If you have any recollection of horribly dull high-school art history videos, you know music has long been paired with visual art. Local artist Kelly Jeppesen tweaks the combination by actually composing music for his paintings, rather than just mixing and matching whatever fits.
Jeppesen's Full Circle project blends a haunting composition of strings, percussion and vocal drones with a series of abstract oil works. (At shows, that is; unfortunately, each purchased CD doesn't provide your living room with a nice new wall hanging.)
"I felt that combining visual and sound would create a more heightened emotional experience," says Jeppesen, 34. "I want my viewers to feel whatever is at the core of their soul. I want this to take them to that place, wherever that might be."
Jeppesen started playing the violin at age 4. He went on to receive formal training at the University of Washington, from which he graduated in 1998. He played in the Oregon Symphony for a while, but says he began to feel trapped by its structured style.
As an escape, the artist moved to Colorado Springs and dove headlong into some new work.
"I went into this place where there was no night or day," he says. "I was just working whenever it was coming."
Within three months, Jeppesen had written the tracks for Full Circle. Eleven months after the CD's release, Jeppesen continues to reshape the project while staying true to its basic elements.
He'll present its latest incarnation at the Cottonwood Center for the Arts on Friday to open Blissfest 5, a month-long, multi-venue fundraiser and arts festival created by local artist Michael Bliss. The show, in which Cynthia Robinson of the Colorado Springs Philharmonic will back Jeppesen, will serve as a preview for a larger event Aug. 28 at Stargazers Theatre.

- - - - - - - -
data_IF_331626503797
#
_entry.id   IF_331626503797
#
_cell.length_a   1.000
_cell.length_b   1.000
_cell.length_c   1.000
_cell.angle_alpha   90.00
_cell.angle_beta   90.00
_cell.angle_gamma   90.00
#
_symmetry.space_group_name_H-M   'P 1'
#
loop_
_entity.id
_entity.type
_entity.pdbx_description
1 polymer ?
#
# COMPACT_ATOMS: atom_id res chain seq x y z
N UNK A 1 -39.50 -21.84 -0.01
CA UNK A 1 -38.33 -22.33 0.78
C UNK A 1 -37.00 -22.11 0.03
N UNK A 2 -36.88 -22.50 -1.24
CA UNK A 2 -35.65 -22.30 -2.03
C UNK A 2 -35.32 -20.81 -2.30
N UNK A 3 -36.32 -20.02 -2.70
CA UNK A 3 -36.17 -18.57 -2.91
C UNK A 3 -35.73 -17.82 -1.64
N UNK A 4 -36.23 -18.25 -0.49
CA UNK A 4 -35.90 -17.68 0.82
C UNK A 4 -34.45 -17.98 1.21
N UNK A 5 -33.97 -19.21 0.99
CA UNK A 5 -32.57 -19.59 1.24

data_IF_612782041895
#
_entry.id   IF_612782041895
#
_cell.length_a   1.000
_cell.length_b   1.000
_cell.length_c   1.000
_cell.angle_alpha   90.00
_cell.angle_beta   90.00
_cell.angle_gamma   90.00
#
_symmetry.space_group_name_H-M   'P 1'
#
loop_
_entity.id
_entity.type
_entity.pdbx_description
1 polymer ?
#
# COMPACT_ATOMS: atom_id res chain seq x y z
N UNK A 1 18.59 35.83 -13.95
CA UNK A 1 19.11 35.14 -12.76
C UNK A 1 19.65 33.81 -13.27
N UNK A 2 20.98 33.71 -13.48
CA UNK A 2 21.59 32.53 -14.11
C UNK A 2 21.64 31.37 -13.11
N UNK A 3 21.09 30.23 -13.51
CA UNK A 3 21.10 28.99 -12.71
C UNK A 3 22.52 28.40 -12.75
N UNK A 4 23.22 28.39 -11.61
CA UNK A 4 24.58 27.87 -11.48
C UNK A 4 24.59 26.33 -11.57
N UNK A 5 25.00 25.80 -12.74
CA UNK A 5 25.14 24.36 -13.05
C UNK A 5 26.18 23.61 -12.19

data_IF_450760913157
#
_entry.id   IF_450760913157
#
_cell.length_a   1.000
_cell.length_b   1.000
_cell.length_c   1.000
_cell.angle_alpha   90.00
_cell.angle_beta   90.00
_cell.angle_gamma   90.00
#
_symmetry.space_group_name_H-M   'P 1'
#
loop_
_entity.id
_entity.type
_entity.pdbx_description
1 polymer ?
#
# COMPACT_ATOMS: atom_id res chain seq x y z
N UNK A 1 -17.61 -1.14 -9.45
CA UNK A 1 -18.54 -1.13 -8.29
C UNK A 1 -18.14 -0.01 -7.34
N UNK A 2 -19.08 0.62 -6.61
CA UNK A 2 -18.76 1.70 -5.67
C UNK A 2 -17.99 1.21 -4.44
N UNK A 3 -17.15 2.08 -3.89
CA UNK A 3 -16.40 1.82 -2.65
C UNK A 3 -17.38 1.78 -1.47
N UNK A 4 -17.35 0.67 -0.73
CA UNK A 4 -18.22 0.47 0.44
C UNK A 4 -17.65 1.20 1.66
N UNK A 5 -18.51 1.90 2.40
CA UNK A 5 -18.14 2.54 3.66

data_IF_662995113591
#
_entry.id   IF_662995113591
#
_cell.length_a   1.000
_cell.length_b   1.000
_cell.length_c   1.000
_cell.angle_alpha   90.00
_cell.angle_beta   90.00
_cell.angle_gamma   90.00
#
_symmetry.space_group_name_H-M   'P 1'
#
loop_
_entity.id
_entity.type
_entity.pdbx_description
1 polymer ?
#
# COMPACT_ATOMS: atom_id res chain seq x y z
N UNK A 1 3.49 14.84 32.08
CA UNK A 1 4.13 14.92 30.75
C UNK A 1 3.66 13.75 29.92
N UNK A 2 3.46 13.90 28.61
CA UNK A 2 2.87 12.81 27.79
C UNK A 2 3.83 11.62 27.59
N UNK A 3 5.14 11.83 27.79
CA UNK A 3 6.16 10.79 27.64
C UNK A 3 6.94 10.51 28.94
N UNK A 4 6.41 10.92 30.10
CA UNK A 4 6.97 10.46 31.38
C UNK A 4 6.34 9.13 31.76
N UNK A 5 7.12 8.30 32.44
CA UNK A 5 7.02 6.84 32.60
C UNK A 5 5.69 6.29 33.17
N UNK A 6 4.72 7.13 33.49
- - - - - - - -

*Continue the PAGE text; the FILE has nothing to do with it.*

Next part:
There, Jeppesen and three members of the Philharmonic will perform Full Circle, with accompanying paintings projected on the wall. The music video for Jeppesen's "Seraphim's Lullaby," directed by Bliss, will also premiere, and local dancer Gentle Fritz will perform a dance choreographed to "Dancing with her Ghost," another one of his mixed-media creations.
"I'm big into being unique," Jeppesen says. "If someone else is doing it, why should I?"
The costumes were amazing and added to the brilliant production.
The striking colors and textures are reminiscent of Southern Colorado and New Mexico. Lovely work.